|Approximate dimensions for 4/4 size cello||Average size (cm)||Average size (in)|
|Approximate width horizontally from A peg to C peg ends||16||6 - 5/16|
|Back length excluding half round where neck joins||75.5||29 - 12/16|
|Upper bouts (shoulders)||34||13 - 6/16|
|Lower bouts (hips)||44||17 - 5/16|
|Bridge height||9||3 - 9/16|
|Rib depth at shoulders including edges of front and back||12.5||4 - 15/16|
|Rib depth at hips including edges||12.8||5 - 1/16|
|Distance beneath fingerboard to surface of belly at neck join||2.2||14/16|
|Bridge to back total depth||26.7||10 - 8/16|
|Overall height excluding end pin||121||47 - 10/16|
|End pin unit and spike||5.5||2 - 3/16|
The cellos are a critical part of orchestral music; all symphonic works involve the cello section, and many pieces require cello soli or solos. Much of the time, cellos provide part of the harmony for the orchestra. On many occasions, the cello section will play the melody for a brief period of time, before returning to the harmony. There are also cello concertos, which are orchestral pieces in which a featured, solo cellist is accompanied by an entire orchestra.
In the 20th century, the cello repertoire grew. This was due to the influence of virtuoso cellist Mstislav Rostropovich who inspired, commissioned and/or premiered dozens of new works. Among these, Prokofiev's Symphonia Concertante, Britten's Cello Symphony and the concertos of Shostakovich, Lutosławski and Dutilleux have already become part of the standard repertoire. In addition, Hindemith, Barber, Honegger, Villa-Lobos, Myaskovsky, Walton, Glass, Rodrigo, Arnold, Penderecki and Ligeti also wrote major concertos for other cellists (notably Gregor Piatigorsky, Siegfried Palm and Julian Lloyd Webber).
Finally, there are several unaccompanied pieces for cello, most importantly J.S. Bach's six Unaccompanied Suites for Cello (arguably the most important cello pieces), Zoltán Kodály's Sonata for Solo Cello and Britten's three Unaccompanied Suites for Cello. Other notable examples include Dutilleux' Trois Strophes sur le Nom de Sacher, Berio's Les Mots Sont Allés (both part of a series of twelve compositions for solo cello commissioned by Rostropovich for Swiss conductor Paul Sacher's 70th birthday), Ligeti and Carter's sonatas and Xenakis' Nomos Alpha and Kottos.
In the 1960s, artists such as the Beatles and Cher used the cello in popular music, in songs such as "Bang Bang (My Baby Shot Me Down)," "Eleanor Rigby" and "Strawberry Fields Forever". In the 1970s, the Electric Light Orchestra enjoyed great commercial success taking inspiration from so-called "Beatlesque" arrangements, adding the cello (and violin) to the standard rock combo line-up and in 1978 the UK based rock band, Colosseum II, collaborated with cellist Julian Lloyd Webber on the recording Variations.
Established non-traditional cello groups include Apocalyptica, a group of Finnish cellists best known for their versions of Metallica songs, Rasputina, a group of two female cellists committed to an intricate cello style intermingled with Gothic music, Von Cello, a cello fronted rock power trio, and Break of Reality who mix elements of classical music with the more modern rock and metal genre. These groups are examples of a style that has become known as cello rock. The crossover string quartet bond also includes a cellist. Silenzium and Vivacello are Russian (Novosibirsk) groups playing rock and metal and having more and more popularity in Siberia.
More recent bands using the cello are Aerosmith, Nirvana, Oasis, Murder by Death, Cursive, and OneRepublic. So-called "chamber pop" artists like Kronos Quartet and Margot and the Nuclear So and So's have also recently made cello common in modern alternative rock. Heavy metal band System of a Down has also made use of the cello's rich sound. The indie rock band The Stiletto Formal are known for using a cello as a major staple of their sound, and the orch-rock group,The Polyphonic Spree, which has pioneered the use of stringed and symphonic instruments, employs the cello in very creative ways for many of their "psycadelic-esque" melodies.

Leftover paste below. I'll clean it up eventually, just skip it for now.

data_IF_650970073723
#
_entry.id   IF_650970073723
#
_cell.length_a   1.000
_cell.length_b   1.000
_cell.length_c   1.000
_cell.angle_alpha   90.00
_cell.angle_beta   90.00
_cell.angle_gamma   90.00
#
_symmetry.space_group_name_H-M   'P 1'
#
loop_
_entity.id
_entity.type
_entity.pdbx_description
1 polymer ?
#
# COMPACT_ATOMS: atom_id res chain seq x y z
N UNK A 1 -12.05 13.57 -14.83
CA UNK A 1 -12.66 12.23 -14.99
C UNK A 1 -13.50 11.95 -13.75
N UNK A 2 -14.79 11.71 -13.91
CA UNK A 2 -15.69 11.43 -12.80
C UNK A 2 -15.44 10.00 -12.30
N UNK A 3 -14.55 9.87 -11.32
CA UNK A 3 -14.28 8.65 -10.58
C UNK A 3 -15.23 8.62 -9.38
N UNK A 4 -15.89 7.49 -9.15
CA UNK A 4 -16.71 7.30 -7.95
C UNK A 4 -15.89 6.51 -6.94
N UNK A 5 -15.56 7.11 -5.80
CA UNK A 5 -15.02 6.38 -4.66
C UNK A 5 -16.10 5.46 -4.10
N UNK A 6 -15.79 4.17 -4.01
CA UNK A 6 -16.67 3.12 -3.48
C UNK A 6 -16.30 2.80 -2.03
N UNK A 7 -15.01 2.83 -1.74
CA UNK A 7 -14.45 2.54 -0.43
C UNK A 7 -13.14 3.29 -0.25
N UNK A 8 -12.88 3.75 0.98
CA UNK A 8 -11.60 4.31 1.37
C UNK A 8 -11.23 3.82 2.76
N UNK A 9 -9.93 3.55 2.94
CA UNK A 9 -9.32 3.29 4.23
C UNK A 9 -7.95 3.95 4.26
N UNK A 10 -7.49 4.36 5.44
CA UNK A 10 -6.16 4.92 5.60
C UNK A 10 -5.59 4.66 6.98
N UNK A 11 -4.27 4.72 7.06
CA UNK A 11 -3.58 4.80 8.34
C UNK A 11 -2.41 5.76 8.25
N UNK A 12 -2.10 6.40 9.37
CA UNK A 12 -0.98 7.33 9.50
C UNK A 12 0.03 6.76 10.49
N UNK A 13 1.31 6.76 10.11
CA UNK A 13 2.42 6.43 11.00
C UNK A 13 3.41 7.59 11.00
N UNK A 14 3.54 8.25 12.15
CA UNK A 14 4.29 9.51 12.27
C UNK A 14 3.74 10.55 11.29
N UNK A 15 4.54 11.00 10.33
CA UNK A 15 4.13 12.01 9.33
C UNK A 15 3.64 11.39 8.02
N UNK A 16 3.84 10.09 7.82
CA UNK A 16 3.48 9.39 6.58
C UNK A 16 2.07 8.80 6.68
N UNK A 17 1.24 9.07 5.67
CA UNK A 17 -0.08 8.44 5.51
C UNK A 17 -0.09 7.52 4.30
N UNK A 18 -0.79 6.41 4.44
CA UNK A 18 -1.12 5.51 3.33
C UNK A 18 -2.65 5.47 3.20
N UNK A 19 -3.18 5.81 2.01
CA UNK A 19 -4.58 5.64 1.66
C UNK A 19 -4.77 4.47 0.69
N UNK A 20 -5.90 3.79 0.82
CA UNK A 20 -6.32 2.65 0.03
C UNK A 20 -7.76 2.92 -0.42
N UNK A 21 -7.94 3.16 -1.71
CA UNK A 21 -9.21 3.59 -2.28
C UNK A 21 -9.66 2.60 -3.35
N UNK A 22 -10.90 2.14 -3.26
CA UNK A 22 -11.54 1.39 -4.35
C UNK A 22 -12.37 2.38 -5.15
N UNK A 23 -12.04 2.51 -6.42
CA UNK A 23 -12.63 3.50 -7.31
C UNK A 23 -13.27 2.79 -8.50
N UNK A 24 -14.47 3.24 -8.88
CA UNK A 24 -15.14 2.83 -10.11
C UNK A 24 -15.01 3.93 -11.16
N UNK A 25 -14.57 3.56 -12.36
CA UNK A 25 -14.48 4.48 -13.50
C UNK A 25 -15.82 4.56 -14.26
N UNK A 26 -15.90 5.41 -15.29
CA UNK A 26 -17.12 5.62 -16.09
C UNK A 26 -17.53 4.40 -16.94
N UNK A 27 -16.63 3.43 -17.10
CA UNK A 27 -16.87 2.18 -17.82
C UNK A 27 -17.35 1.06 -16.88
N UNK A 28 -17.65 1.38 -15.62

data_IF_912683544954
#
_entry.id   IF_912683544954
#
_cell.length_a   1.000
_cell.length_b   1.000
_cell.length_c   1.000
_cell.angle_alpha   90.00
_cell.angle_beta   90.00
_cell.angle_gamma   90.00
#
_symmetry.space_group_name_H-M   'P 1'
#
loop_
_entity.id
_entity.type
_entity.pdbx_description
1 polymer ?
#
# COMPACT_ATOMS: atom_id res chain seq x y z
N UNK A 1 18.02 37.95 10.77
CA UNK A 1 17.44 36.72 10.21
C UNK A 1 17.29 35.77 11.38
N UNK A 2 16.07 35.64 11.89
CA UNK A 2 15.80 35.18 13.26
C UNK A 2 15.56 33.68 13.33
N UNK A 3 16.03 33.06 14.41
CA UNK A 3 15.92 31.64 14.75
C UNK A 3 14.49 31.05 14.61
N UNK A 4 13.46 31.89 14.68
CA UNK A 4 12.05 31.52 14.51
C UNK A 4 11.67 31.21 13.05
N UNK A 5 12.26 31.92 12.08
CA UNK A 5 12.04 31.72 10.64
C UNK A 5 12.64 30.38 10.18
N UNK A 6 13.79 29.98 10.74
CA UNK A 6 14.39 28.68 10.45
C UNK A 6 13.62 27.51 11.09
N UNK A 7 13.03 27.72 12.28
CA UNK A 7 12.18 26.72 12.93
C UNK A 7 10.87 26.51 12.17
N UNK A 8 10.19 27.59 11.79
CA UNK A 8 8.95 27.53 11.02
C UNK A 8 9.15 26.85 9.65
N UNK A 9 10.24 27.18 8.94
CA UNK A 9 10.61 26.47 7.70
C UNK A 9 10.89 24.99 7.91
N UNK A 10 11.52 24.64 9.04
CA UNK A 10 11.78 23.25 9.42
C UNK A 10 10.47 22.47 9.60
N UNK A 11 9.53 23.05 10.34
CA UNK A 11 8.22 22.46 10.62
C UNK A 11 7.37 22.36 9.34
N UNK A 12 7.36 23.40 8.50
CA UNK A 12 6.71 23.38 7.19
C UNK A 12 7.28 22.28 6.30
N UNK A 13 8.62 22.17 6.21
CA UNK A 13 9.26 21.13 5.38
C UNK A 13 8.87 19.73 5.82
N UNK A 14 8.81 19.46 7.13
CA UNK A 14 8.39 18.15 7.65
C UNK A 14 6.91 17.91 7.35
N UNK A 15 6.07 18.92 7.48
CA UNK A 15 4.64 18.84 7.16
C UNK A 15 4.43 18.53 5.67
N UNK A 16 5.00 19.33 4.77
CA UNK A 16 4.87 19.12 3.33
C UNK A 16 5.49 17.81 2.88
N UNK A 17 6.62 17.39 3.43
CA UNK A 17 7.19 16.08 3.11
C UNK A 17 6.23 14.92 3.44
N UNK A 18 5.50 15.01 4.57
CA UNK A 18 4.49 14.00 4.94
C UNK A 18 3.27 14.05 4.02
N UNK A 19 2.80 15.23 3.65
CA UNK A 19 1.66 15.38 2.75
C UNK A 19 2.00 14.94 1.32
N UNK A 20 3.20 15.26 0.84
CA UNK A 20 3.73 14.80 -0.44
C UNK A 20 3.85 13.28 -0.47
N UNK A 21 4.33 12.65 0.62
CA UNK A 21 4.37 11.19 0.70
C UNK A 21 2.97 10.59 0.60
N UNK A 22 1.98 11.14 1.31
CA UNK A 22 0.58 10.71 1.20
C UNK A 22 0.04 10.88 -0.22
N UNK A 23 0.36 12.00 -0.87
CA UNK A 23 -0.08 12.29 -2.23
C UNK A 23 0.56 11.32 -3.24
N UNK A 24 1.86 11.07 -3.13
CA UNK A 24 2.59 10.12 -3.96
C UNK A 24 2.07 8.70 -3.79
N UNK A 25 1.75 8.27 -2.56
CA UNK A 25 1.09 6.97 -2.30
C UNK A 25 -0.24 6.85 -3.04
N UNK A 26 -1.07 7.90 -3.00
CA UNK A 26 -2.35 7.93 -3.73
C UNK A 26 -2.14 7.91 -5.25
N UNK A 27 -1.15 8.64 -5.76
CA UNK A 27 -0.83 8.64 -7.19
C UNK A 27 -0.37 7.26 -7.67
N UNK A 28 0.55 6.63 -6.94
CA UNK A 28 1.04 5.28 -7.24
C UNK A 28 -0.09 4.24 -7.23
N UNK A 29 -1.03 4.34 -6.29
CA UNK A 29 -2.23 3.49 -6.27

Modern musical theatre pieces like Jason Robert Brown's The Last Five Years, Duncan Sheik's Spring Awakening, Adam Guettel's Floyd Collins, and Ricky Ian Gordon's My Life with Albertine use small string ensembles (including solo cellos) to a prominent extent.
The cello and the double bass are now also used in some modern Chinese orchestras.
In jazz, bassists Oscar Pettiford and Harry Babasin were among the first to use the cello as a solo instrument; both tuned their instrument in fourths, an octave above the double bass. Fred Katz (who was not a bassist) was one of the first notable jazz cellists to use the instrument's standard tuning and arco technique. Contemporary jazz cellists include Abdul Wadud, Diedre Murray, Ron Carter, Dave Holland, David Darling, Lucio Amanti, Akua Dixon, Ernst Reijseger, Fred Lonberg-Holm, Vincent Courtois, Jean-Charles Capon, and Erik Friedlander.
A luthier is someone who builds or repairs stringed instruments, ranging from guitars to violins. The following luthiers are notable for the cellos they have produced:
Famous cellos include:
SCHUMANN: Cello Concerto in a1. Abendlied for Cello and Strings, op. 85/ 12 (arr. Peter Bruns1). Abendlied for Cello and Piano, op. 85/ 12 (arr. Pablo Casals2)/ VOLKMANN: Cello Concerto in a, op. 33(1). Andante with Variations for 3 Cellos3. 3 Pieces for Cello and Piano2
Sep 01, 2010; SCHUMANN Cello Concerto in a1. Abendlied for Cello and Strings, op. 85/12 (arr. Peter Bruns1). Abendlied for...
VIVALDI: Cello Concertos: in F, RV 412; in b, RV 424; in a, RV 419. Concerto in C for Strings, RV 114. Concerto in g for 2 Violins and Cello, RV 416. Concerto in e for Cello and Bassoon, RV 409. Concerto in d for 2 Violins and Cello, RV 565. Dorilla in tempe: Sinfonia, RV 709. CALDARA Sinfonia No. 12 in a, "La passuine du Gesù Signor nostro." Sinfonia No. 6 in g, "San Elena al Calvario"
Mar 01, 2012; VIVALDI Cello Concertos: in F, RV 412; in b, RV 424; in a, RV 419. Concerto in C for Strings, RV 114. Concerto in g for 2...